Machipongo, VA - An Israeli researcher is claiming that thousands of
naked chickens could be crowded together in filthy, ammonia-filled
sheds awaiting their death the same as feathered chickens. His
attitude towards the chickens he is stripping bare in his laboratory
is expressed in his description of one of them as an "ugly beast"
(New Scientist, May 21, 2002). However, it is not the chicken who is
the ugly beast. This researcher's work should be rejected. It is not
only immoral; it is impracticable.
Chickens have thin skin, and "broiler" chickens have even thinner
skin, probably because they cannot manufacture enough skin cells to
cover their overweight bodies, which grow several times faster and
larger than normal chickens' bodies. The skin of "broiler" chickens
tears and bruises very easily, and it is very sensitive, even with
full plumage. Parent flock females are physically ravaged within a
few months of being locked up in breeder houses with the prematurely
aged, hormonally deranged cockerels, who are constantly mating with
them in lieu of normal growth and environmental stimulation.
Hens in battery cages typically lose 40 percent of their feathers
within a few months of caged confinement. They develop skin abrasions
and abscesses from constantly rubbing against one another. "Broiler"
chickens are raised on filthy ammonia-drenched litter (rice hulls and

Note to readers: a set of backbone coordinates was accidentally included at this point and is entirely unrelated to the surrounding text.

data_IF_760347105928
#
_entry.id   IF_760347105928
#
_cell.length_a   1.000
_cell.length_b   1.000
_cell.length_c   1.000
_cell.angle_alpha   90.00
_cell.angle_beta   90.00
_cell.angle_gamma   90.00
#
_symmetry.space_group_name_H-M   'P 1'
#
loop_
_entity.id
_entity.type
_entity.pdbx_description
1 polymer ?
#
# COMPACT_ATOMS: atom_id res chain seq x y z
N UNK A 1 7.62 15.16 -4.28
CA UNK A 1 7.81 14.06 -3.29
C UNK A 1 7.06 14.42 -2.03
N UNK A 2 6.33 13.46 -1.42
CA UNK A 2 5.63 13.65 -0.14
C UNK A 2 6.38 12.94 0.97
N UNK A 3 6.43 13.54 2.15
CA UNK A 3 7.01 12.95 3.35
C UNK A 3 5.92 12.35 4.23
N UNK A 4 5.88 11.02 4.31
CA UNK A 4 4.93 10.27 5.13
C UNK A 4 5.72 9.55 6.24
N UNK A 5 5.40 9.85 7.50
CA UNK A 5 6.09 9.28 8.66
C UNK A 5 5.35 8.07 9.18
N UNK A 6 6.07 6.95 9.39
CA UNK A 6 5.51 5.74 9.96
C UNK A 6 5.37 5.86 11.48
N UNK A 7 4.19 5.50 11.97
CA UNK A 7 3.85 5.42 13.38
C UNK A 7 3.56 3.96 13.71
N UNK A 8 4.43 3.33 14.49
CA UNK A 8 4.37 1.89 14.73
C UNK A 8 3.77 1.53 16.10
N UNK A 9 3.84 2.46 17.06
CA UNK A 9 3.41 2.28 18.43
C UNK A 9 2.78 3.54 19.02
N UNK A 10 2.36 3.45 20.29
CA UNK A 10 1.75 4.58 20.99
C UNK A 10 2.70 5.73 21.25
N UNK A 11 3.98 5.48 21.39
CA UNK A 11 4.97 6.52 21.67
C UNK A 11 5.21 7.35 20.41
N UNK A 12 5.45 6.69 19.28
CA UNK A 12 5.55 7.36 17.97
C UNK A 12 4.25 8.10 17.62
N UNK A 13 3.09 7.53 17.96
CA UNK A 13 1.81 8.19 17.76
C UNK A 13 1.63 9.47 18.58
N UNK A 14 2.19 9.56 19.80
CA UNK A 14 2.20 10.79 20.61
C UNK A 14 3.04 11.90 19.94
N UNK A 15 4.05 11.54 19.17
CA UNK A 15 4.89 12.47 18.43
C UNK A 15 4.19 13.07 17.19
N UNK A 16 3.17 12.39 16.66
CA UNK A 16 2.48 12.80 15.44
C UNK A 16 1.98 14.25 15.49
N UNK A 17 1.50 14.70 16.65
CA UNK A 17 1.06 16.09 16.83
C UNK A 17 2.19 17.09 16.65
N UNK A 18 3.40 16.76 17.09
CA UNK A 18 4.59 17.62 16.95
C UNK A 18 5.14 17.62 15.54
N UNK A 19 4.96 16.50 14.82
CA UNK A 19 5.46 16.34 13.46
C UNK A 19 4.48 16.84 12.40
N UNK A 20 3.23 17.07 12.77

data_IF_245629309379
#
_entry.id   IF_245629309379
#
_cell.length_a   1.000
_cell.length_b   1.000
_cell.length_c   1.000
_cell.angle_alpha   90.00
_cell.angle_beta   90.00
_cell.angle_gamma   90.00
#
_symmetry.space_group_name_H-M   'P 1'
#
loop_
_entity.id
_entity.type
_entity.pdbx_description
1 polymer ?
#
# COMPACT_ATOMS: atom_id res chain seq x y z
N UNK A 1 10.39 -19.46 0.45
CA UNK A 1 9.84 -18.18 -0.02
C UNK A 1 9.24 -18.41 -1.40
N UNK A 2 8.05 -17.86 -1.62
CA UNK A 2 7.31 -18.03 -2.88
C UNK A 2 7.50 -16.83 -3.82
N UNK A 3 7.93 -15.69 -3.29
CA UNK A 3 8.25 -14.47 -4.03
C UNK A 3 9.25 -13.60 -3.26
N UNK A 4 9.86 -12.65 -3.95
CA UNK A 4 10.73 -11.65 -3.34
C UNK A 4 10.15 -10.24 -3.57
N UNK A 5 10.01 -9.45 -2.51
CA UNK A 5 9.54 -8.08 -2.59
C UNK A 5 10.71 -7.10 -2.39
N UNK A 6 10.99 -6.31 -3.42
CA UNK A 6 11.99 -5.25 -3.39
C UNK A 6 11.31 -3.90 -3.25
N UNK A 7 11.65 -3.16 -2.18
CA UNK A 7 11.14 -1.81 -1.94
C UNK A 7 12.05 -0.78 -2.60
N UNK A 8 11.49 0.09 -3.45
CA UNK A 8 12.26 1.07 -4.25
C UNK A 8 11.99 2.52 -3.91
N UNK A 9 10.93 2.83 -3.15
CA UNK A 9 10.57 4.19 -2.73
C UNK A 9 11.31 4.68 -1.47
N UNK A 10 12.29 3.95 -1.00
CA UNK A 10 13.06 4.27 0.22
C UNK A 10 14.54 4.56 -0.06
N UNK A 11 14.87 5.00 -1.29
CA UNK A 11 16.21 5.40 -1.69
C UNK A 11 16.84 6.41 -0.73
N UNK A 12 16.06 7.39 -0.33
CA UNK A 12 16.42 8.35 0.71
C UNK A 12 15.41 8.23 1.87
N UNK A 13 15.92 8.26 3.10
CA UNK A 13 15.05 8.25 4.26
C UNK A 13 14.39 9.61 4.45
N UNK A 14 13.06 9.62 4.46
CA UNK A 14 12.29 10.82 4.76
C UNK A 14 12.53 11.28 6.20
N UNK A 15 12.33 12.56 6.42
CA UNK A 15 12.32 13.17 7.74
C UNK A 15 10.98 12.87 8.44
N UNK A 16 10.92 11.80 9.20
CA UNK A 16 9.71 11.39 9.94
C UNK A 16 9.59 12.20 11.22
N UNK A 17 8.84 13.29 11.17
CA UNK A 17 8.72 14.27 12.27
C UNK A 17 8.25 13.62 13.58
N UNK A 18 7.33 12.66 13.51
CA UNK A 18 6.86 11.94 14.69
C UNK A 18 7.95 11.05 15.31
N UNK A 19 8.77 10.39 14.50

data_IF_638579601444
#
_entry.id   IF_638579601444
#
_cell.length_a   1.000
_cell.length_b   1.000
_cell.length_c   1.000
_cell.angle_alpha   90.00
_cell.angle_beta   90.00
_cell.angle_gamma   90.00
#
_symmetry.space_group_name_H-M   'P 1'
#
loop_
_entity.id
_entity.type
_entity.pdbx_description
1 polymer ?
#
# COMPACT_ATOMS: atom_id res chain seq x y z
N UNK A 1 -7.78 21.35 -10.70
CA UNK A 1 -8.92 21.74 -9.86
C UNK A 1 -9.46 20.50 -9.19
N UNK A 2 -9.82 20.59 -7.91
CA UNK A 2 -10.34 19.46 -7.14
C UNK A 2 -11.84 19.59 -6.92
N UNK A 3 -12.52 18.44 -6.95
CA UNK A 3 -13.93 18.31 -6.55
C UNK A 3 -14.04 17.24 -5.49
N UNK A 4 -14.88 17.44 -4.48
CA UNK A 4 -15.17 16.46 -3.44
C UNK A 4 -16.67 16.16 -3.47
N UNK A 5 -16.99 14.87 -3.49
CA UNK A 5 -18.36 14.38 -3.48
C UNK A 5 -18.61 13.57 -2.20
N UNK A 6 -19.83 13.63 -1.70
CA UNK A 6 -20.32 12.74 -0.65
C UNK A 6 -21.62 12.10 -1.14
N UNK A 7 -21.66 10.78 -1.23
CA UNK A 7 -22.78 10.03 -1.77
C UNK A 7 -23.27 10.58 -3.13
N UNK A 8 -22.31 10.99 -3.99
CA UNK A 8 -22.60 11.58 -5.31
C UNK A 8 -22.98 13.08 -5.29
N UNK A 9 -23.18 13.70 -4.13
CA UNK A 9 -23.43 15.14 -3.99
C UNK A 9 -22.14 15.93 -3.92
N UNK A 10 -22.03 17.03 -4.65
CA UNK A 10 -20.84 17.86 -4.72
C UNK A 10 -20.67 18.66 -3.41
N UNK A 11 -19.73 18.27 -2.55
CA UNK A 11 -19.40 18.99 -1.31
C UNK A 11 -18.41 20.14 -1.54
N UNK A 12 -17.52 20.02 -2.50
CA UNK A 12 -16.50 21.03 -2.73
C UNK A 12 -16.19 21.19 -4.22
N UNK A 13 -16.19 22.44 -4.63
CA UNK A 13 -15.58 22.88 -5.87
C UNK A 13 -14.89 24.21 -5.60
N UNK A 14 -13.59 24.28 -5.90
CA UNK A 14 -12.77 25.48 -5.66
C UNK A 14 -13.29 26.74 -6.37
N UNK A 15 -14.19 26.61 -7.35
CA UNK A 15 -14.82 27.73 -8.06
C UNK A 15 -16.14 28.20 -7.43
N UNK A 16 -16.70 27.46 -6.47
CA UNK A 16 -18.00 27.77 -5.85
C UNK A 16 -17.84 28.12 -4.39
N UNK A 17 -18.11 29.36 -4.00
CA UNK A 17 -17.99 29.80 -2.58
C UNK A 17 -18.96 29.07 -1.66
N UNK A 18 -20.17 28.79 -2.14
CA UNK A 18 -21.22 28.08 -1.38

excrement). They develop ammonia-burned breasts because the toxic
ammonia trapped in the litter burns through their breast feathers
causing painful breast blisters similar to bed sores. The poultry
industry has complained for decades about the "carcass damage" in
these birds resulting from the breast blisters, torn skin, bruises,
dermatitis, and other skin injuries and diseases that result from how
they are treated and raised.
Previous efforts to "save feed costs" by inflicting trauma and
deformity on chickens and turkeys have included burning off their
wings and tails and feeding them slurry through holes cut in their
necks. The theory was that they wouldn't have to "waste energy/feed"
in growing these appendages or by pecking. As Joyce D'Silva of
Compassion in World Farming told New Scientist (May 21, 2002)
regarding the featherless chicken research, "It's a prime example of
sick science and the suggestion that it would be an improvement for
developing countries is obscene."
The only possible positive outcome of this sick science is that it
shows the nadir of depravity to which a violent, animal-based diet
leads and thus encourages more people to become compassionate
United Poultry Concerns is a nonprofit organization that promotes the compassionate and respectful treatment of domestic fowl. For more information visit